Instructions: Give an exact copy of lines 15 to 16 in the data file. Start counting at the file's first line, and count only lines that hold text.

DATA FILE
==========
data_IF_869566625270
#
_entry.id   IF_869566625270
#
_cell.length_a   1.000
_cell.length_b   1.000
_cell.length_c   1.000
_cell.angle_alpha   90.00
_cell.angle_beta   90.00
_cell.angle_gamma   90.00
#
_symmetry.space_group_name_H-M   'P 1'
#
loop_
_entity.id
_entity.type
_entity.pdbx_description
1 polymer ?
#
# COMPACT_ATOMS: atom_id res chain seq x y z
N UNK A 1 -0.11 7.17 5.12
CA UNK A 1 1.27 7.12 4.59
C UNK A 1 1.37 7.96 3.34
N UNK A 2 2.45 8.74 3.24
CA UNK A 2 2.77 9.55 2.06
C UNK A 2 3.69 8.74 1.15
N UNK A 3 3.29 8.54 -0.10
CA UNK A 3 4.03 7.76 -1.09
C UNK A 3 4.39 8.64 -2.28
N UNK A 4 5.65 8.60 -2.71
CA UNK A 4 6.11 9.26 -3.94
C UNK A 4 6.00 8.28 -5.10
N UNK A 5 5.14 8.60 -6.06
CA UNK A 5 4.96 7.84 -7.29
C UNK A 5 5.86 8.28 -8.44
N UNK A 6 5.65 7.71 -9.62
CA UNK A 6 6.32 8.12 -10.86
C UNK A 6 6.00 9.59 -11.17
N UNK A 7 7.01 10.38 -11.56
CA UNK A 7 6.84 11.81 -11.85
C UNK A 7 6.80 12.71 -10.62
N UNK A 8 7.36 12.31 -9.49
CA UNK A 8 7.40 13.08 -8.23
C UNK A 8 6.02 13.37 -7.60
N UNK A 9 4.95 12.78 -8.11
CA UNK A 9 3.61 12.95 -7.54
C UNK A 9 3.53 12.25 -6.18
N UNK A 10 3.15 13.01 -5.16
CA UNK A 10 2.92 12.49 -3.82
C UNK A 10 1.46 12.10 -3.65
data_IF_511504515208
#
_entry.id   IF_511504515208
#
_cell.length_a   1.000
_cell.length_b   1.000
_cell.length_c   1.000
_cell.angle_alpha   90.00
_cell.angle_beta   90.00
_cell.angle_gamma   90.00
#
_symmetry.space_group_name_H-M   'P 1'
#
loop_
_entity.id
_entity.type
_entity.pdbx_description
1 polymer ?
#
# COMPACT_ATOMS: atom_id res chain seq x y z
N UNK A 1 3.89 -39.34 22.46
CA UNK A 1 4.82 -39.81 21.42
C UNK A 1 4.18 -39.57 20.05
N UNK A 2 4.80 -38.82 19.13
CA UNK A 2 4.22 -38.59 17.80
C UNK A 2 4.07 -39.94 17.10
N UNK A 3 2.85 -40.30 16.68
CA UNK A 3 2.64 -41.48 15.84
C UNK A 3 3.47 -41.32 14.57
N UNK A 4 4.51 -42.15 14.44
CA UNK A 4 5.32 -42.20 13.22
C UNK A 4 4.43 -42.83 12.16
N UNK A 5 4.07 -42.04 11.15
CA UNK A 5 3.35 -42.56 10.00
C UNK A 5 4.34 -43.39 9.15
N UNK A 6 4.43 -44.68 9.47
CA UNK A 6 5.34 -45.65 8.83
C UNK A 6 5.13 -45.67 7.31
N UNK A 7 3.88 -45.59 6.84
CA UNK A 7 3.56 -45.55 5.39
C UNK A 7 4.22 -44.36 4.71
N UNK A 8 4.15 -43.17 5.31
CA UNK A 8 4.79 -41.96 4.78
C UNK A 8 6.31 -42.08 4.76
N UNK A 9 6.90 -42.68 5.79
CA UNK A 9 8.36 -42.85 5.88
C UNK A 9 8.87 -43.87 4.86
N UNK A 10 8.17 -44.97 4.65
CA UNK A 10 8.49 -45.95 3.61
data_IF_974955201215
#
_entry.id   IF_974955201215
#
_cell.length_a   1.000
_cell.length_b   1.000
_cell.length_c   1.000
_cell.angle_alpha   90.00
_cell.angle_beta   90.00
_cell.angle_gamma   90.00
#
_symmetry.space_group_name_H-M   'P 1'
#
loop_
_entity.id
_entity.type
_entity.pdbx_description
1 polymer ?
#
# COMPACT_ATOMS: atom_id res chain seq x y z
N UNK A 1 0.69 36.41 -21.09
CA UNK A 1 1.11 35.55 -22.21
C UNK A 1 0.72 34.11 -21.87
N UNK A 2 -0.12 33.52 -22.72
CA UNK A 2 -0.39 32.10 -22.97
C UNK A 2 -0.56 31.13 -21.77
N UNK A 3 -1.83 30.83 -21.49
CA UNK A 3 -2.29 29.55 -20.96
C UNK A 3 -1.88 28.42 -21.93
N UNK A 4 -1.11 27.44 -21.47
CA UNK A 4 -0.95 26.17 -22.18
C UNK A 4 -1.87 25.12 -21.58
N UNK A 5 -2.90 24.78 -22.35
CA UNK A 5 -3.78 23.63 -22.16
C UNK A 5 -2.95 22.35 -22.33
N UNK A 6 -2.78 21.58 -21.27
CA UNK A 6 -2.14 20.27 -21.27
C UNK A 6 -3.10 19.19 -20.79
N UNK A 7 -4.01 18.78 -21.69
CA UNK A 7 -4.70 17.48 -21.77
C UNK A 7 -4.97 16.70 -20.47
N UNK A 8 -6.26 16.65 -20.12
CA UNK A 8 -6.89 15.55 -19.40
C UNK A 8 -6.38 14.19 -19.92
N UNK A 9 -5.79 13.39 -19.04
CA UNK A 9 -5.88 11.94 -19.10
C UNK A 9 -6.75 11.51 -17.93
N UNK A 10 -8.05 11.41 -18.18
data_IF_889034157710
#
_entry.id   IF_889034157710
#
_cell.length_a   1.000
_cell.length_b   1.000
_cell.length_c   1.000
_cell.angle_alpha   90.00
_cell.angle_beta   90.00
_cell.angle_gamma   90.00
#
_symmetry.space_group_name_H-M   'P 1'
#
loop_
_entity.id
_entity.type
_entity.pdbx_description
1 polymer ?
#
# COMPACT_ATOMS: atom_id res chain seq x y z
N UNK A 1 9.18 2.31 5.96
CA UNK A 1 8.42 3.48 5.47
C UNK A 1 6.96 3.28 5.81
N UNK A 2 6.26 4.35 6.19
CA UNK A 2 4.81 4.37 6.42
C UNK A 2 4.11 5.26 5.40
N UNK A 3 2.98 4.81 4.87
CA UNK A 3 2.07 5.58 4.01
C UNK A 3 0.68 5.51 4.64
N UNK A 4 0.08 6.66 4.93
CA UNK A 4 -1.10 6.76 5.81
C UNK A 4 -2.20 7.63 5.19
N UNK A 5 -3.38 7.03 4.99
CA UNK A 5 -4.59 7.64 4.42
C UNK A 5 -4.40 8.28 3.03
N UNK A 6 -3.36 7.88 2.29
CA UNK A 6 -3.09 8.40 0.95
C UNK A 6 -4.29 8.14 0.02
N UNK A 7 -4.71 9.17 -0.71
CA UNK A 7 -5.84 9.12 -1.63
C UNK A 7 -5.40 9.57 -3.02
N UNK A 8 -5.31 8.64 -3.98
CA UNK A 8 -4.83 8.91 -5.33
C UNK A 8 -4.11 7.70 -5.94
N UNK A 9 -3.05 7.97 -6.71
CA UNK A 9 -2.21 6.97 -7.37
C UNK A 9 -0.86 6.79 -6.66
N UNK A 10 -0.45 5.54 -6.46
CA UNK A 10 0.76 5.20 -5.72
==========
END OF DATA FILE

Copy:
_entity.id
_entity.type